Green hydrogen

Hydrogen could meet 13% of total global energy demand by 2050, according to both the IEA and the Energy Transitions Commission (ETC).

There are two main forms of low-carbon hydrogen—blue hydrogen made from steam reforming natural gas (with CCS) and green hydrogen made by separating water into oxygen and hydrogen using electrolysis powered by renewable energy (labeled as RFNBO) or from steam reforming biomethane.

“This is a one-time opportunity to seize the energy transition and reshape the European market” Barrasa, Cepsa


Cepsa is focusing on the production of green hydrogen, betting that its position in southern Spain offers a unique competitive advantage, given that around 80% of the production cost is derived from the renewable electricity used for the electrolysis. Thanks to a unique combination of abundant sun, wind and space in Andalusia, green hydrogen can be produced below €2.8/kg ($3/kg), nearly half the cost in northern Europe.

“Cepsa will benefit significantly from its position in Andalusia and the synergies with its current assets and capabilities, and should be able to scale up its operations in conjunction with the rising demand for green fuels given its large customer base. This is a onetime opportunity to seize the energy transition and reshape the European market,” said Carlos Barrasa, Cepsa’s executive vice president of commercial and clean energies.

Spain’s good renewable resources are demonstrated by the amount of low-carbon electricity already on the grid. Renewables accounted for over 50% of the nation’s electricity generation in 2023, according to grid operator Red Eléctrica—higher than the EU average of around 40%. On one day in November last year, renewables accounted for 88% of electricity generation.

Spain also has an unusually well interconnected grid, which means that green electrons can be sent to and from various different parts of the country, depending on where the wind is blowing and the sun is shining. This can help make hydrogen production more efficient.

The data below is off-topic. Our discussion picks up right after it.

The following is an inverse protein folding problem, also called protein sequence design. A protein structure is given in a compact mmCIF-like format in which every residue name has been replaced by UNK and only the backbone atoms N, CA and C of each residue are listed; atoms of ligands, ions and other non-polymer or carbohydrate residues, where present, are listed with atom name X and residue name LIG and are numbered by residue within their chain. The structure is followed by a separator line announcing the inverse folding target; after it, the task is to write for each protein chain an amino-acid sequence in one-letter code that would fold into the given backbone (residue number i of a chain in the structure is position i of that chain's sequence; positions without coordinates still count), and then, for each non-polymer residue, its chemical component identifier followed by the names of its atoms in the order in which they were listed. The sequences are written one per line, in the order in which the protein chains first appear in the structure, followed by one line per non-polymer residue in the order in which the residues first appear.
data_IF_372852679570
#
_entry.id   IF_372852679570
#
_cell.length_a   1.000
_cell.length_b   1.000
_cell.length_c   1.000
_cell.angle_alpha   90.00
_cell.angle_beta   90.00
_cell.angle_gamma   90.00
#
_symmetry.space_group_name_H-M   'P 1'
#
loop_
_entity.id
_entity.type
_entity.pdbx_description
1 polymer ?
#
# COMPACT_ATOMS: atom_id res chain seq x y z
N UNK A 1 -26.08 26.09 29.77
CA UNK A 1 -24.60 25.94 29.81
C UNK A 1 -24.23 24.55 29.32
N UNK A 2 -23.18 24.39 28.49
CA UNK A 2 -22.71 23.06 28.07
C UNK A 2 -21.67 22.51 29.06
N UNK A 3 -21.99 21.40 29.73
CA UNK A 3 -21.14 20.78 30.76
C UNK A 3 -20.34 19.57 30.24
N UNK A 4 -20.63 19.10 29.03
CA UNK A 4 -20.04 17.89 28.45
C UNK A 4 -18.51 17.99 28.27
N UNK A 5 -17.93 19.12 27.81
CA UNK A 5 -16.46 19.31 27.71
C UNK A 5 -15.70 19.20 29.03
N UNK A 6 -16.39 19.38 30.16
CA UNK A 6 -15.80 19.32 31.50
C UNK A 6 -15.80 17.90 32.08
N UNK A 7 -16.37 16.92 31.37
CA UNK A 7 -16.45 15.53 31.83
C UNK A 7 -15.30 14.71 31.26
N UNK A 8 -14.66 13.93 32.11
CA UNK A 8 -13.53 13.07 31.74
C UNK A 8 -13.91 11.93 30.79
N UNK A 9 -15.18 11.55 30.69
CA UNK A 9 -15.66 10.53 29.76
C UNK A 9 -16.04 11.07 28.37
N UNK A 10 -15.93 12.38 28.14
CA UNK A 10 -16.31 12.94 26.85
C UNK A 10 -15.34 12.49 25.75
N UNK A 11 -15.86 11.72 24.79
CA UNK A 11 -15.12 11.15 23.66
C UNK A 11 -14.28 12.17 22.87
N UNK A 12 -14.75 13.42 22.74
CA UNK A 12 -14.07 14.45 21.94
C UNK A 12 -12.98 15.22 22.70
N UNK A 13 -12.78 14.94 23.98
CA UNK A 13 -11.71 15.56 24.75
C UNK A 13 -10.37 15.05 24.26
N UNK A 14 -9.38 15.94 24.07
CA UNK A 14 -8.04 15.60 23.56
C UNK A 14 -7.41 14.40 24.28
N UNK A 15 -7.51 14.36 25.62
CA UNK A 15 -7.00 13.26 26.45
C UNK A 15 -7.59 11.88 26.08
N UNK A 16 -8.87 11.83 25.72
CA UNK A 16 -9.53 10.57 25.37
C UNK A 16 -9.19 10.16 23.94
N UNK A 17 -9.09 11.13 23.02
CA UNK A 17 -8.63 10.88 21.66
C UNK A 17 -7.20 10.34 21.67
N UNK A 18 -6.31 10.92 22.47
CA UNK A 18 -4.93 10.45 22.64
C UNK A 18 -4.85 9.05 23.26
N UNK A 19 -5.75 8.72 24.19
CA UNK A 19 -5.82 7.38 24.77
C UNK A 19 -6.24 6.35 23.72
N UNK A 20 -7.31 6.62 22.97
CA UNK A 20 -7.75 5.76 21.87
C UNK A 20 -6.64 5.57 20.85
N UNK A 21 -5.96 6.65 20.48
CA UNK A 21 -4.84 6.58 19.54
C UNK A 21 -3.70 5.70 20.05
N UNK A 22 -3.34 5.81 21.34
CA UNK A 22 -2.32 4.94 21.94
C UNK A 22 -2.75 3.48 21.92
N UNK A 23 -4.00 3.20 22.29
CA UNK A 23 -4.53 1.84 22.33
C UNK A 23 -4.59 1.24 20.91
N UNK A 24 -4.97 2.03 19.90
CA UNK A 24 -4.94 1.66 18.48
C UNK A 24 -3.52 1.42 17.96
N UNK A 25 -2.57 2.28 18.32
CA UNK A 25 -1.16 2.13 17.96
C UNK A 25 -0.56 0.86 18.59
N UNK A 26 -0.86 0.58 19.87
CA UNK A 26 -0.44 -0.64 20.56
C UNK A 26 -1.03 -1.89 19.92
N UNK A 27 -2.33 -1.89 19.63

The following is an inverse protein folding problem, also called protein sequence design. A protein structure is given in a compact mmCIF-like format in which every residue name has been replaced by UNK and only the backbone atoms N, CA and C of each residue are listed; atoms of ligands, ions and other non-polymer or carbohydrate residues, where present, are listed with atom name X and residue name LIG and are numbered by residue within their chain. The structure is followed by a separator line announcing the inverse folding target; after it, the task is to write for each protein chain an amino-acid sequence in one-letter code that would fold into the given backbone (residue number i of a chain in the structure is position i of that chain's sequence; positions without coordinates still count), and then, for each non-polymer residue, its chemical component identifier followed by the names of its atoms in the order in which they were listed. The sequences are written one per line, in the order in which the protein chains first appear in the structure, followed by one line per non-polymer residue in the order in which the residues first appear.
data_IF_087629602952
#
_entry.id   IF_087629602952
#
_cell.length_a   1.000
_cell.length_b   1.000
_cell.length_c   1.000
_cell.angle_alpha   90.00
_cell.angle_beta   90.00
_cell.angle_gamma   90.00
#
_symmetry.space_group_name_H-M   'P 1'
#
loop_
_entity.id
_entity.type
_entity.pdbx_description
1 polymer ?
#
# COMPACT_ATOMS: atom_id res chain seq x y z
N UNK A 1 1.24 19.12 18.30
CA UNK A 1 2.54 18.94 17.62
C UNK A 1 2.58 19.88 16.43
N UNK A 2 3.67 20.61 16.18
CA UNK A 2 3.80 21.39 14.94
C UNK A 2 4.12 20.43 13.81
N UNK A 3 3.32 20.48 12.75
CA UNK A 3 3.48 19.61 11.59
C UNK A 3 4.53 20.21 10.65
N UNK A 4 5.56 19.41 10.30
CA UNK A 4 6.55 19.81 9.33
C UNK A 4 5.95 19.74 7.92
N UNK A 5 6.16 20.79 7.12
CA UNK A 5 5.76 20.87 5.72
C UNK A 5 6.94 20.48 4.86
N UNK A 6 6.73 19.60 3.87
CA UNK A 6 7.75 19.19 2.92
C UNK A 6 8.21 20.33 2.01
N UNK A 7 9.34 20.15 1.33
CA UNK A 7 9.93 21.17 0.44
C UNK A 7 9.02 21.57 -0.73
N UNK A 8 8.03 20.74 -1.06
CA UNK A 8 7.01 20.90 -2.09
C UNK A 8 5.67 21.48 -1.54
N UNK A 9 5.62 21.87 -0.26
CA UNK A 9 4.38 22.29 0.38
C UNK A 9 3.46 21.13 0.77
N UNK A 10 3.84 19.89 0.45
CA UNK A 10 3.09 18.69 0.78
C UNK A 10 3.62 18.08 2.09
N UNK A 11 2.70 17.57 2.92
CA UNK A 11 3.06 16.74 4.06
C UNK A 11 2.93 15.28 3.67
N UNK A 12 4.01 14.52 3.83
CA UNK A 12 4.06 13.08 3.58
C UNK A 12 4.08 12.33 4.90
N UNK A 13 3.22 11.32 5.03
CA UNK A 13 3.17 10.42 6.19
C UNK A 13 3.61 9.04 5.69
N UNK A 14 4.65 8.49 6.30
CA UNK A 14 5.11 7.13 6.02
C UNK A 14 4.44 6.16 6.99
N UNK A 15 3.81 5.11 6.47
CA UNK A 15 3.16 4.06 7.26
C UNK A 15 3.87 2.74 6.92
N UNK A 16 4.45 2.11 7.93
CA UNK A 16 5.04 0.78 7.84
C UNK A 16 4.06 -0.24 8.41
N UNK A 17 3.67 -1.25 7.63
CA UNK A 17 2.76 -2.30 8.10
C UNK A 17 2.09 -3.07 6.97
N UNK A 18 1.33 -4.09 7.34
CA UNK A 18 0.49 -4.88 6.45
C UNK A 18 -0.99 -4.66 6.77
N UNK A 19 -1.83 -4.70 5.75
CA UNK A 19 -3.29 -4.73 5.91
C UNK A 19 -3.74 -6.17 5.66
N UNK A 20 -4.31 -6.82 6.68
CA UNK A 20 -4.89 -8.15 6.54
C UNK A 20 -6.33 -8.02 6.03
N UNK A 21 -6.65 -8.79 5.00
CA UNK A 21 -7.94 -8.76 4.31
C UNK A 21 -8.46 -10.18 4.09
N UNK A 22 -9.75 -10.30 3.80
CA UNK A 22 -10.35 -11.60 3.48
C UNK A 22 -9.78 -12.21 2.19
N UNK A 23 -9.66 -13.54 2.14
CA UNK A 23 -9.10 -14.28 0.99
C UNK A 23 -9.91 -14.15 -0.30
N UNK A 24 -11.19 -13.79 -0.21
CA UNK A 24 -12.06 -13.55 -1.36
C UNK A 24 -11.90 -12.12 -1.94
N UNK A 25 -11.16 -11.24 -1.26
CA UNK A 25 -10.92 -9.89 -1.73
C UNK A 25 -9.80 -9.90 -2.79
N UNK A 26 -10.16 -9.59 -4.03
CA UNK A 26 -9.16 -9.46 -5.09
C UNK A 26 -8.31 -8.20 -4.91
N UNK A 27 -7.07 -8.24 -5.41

To reach FID, green hydrogen production projects typically need to secure offtake from a number of partners who will guarantee to contract large volumes. Cepsa has locked in around 60% of the offtake from the two plants and hopes to take FID in the near term, once the right regulatory frameworks and incentives are in place.

The firm has an advantage over some projects in terms of offtake as it will use some of the hydrogen it produces for its own operations and partners, as well as for those of third-party industries that are adjacent to it in the La Rábida (Huelva) and San Roque (Cadiz) energy parks—replacing grey hydrogen currently used there.

The firm already produces and uses around 115,000t/yr of hydrogen in the Andalusian region. When combined with the demand of other nearby industrials, this amounts to around 200,000t/yr—around 40% of the hydrogen used in Spain today.

“This is a very large amount of demand concentrated in one region,” said Joaquin Rodriguez, director of hydrogen and clean power at Cepsa.

Cepsa will develop a hydrogen “ring” in the region that will distribute hydrogen to its own and other local applications.

As well as the two electrolytic green hydrogen facilities, the ring will also be supplied by two small modular reactor (SMR) facilities—one in Algeciras and one in Huelva—which process biomethane to produce green hydrogen from biological origin.

“This enables us to keep a balanced system with a regular flow of hydrogen, even if the intermittency of renewables slows production in the electrolysers,” said Rodriguez.

Cepsa is considering a combination of alkaline and proton-exchange-membrane electrolysers for its hydrogen plants, powered by a mix of dedicated renewable assets and grid renewables.

The firm may increase the capacity of the SMRs as it develops more biomethane projects.